New findings undermine scientists' claim that race isn't real
For years, mainstream scientists have said there are no real racial differences among people. Race is purely a "social construct"
– in other words, it's basically imaginary, they have argued.
But two new studies raise doubts about a key calculation on which this argument rests.
This calculation, often cited publicly by some of world's most renowned geneticists, is that all humans are
than 99.9 percent genetically
identical. As geneticist Eric Lander told Wired Magazine in February,
" more than 99.9 percent identical at the molecular level. Racial and ethnic differences are all indeed only skin deep."
Even U.S. President Bill Clinton
speech: "All human beings, regardless of race, are more than 99.9 percent the same."
But two new studies suggest that percentage is too high, researchers say
– although it's unclear
percent number is pure nonsense," wrote Michael Wigler, of Cold Spring Harbor Laboratory, New York, in a recent email. "I will not say anything more about it."
However, "it is true that humans are more like each other than many other species," he added.
Wigler is a co-author of one of the two studies, which is published in the July 23 advance online edition of the prestigious research journal Science.
In the study, the researchers wrote that they were surprised to find several large-scale, previously unidentified differences in human DNA. There is considerable structural variation in the human genome, most of which was not previously apparent by other methods of genomic analysis," they wrote.
Other researchers take a more moderate view of the findings. "Taking all types of DNA variation into consideration and looking at the entire 'content' of the genome, I would now say we are
percent identical," says Stephen W. Scherer of the Hospital for Sick Children in Toronto. Scherer co-authored the other study, whose conclusions were similar to the first one, and which was published in the Aug. 1 advance online issue of the research journal Nature Genetics.
Scherer declined to comment
mean race is real.
– a researcher who has been quoted in published reports giving the 99.9% figure, and who works with the Whitehead Institute in Boston
– didn't respond to phone calls and emails requesting comment for this story. His secretary said he has been abroad.
Also unreachable for comment was Craig Venter, chairman of the Institute for Genomics Research in Rockville, Md., U.S.A.
Genomics. He didn't return phone calls or
In an age where almost any discussion of race sparks controversy and recrimination, some other researchers contacted for comment for this story also didn't call back. They included some people who have argued the opposite case, that race is real.
In one of the new studies, Wigler's group sampled DNA from 20 people from around the world. They detected 76 major differences among the people, differences known as "copy number polymorphisms." This means that some sections of genetic code are repeated, but the number of repetitions vary among people.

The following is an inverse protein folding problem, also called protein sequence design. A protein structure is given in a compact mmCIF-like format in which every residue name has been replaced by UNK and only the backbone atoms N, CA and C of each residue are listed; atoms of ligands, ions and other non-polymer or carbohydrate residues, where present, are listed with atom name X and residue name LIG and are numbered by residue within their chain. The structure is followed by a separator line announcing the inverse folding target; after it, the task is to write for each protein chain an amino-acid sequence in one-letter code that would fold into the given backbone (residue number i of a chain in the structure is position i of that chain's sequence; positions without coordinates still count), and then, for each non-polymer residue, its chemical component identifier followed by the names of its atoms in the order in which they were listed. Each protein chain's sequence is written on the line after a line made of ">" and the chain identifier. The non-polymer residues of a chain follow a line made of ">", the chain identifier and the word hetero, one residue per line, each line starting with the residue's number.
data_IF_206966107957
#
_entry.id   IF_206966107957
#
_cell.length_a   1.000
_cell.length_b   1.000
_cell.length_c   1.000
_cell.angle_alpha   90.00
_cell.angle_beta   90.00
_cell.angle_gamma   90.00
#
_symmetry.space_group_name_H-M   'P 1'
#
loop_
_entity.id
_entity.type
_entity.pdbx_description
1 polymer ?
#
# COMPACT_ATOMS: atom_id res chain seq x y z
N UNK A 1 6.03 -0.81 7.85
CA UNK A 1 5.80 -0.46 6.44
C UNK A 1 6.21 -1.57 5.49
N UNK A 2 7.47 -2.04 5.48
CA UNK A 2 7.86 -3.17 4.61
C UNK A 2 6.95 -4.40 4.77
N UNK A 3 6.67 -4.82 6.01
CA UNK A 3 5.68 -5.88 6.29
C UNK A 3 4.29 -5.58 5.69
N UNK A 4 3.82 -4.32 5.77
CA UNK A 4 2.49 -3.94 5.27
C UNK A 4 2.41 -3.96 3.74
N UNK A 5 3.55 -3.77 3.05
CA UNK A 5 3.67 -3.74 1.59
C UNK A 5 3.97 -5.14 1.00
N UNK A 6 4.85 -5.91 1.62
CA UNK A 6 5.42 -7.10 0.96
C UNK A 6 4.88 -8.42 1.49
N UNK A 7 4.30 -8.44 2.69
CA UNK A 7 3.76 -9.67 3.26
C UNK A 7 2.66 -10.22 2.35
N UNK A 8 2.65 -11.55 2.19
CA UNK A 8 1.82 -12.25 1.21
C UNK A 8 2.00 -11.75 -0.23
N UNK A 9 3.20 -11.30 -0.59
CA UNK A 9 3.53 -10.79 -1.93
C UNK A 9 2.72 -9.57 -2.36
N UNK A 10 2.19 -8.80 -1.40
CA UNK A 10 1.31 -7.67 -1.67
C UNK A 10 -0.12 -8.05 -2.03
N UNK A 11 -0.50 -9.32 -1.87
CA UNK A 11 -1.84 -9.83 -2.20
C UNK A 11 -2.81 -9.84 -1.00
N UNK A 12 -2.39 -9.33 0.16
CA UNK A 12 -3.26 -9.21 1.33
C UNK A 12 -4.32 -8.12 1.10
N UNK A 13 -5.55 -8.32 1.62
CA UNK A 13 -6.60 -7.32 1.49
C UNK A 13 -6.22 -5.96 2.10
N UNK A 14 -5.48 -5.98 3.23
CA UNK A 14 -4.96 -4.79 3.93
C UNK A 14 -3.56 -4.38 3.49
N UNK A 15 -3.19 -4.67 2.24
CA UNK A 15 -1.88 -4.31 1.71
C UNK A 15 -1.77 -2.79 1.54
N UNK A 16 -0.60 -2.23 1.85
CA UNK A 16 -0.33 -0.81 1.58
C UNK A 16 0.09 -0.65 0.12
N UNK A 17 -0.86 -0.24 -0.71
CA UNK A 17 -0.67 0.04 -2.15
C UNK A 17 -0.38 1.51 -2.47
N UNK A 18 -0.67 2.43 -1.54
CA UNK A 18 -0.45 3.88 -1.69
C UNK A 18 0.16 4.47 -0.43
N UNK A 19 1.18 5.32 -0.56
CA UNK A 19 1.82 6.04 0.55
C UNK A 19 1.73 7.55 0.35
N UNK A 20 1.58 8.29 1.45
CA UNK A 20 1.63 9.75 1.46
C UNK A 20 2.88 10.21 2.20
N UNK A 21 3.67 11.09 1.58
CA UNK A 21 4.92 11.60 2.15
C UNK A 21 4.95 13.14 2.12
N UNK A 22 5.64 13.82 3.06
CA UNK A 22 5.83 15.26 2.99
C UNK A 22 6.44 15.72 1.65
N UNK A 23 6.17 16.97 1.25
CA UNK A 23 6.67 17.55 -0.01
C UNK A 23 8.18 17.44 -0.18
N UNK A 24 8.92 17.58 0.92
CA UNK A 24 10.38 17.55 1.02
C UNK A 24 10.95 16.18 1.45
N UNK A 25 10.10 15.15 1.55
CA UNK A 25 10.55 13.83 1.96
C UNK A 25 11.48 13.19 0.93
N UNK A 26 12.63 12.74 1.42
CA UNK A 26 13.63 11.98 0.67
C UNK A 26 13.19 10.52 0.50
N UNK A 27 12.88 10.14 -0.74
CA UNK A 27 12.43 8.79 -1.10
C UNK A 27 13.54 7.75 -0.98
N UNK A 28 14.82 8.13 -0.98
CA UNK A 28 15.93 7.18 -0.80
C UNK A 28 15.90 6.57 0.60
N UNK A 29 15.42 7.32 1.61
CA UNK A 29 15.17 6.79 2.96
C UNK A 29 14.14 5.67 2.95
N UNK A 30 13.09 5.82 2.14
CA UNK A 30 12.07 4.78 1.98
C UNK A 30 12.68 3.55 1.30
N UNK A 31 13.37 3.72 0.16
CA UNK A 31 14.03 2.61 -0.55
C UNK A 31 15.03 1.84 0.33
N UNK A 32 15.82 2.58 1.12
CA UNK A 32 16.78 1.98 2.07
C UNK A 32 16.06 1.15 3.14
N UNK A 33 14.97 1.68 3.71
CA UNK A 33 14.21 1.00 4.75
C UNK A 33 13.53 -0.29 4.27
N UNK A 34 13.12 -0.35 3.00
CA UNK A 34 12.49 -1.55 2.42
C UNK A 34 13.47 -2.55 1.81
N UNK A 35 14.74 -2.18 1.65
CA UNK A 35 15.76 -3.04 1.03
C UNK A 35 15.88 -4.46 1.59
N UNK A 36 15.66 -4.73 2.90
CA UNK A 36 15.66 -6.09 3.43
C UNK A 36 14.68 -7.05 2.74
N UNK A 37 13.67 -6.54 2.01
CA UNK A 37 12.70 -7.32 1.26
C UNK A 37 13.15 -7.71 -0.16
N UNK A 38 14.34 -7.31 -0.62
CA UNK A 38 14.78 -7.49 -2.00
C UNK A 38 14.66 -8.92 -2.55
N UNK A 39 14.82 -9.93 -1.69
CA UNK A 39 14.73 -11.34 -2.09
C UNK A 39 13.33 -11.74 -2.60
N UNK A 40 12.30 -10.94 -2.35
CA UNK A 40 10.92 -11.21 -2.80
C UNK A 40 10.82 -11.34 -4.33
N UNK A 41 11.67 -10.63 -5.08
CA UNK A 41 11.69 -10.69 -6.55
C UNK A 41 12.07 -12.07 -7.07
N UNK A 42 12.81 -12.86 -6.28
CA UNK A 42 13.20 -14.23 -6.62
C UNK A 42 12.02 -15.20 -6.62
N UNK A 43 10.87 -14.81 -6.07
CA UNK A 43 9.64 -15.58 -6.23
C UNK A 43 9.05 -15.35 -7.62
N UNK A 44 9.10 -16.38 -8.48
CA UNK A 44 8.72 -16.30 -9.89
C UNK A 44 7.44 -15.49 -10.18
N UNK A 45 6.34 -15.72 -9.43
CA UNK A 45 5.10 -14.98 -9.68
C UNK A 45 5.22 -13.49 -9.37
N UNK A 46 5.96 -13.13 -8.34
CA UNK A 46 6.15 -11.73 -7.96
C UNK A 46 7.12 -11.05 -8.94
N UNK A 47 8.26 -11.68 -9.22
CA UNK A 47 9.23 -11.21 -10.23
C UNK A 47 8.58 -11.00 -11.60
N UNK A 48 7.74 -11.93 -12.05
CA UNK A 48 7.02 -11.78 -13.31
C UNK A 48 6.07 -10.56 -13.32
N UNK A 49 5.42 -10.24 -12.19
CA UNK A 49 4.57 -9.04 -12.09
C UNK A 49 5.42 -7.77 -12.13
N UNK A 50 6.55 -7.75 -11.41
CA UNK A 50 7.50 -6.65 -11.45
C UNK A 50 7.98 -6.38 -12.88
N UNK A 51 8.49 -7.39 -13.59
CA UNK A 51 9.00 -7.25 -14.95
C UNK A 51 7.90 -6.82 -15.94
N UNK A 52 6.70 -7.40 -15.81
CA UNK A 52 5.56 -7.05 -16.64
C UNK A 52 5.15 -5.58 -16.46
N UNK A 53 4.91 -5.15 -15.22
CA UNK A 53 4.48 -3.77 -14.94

This "could explain why people are different"
– although whether it in fact does explain it is unproven, said Scherer.
His team reached similar findings to the Cold Spring Harbor group. "At first we were astonished and didn't believe our results because for years we had been taught that most variation in DNA was limited to very small changes." Later Scherer discovered that a Havard University team was making similar observations, so the groups combined their data and reached the same conclusion, he added.
The Cold Spring Harbor team found that these changes affected the code for 70 genes. These included genes involved in Cohen syndrome
– a form of mental retardation
– as well as brain development, leukemia, drug resistant forms of breast cancer, regulation of eating and body weight.
The "race-isn't real" proponents have other arguments besides the 99.9% figure to back up their case. But that percentage figure has become one of the most prominent pieces of their argument since about four years ago, when the number came out from scientists associated with the Human Genome
Project, a 13-year program to map the human genetic code.
Another key argument that scientists have made to back up the statement that race isn't real, is that most of the genetic differences between people are local ones, not differences between "races." In other words, as the U.S. public television channel PBS states on its website: "two random Koreans are likely to be as genetically different as a Korean and an Italian."
However, those findings came out before the new genetic variation studies. Some researchers have suggested that the type of genetic variation these studies identified - the copy number differences - could be used as a new test for comparing the relative importance of local and group variation.
My guess is we will see all types of LCVs [large-scale copy variations], so there will be some population or group 'prevalent'" ones, Scherer said.
Whether or not race is real, researchers said, it doesn't mean one race is better than another. "Great abuse has occurred in the past with notions of 'genetic superiority' of one particular group," Stanford University's Neil Risch wrote in the July 1, 2002 issue of the research journal Genome Biology. "The notion of superiority is not scientific, only political, and can only be used for political purposes."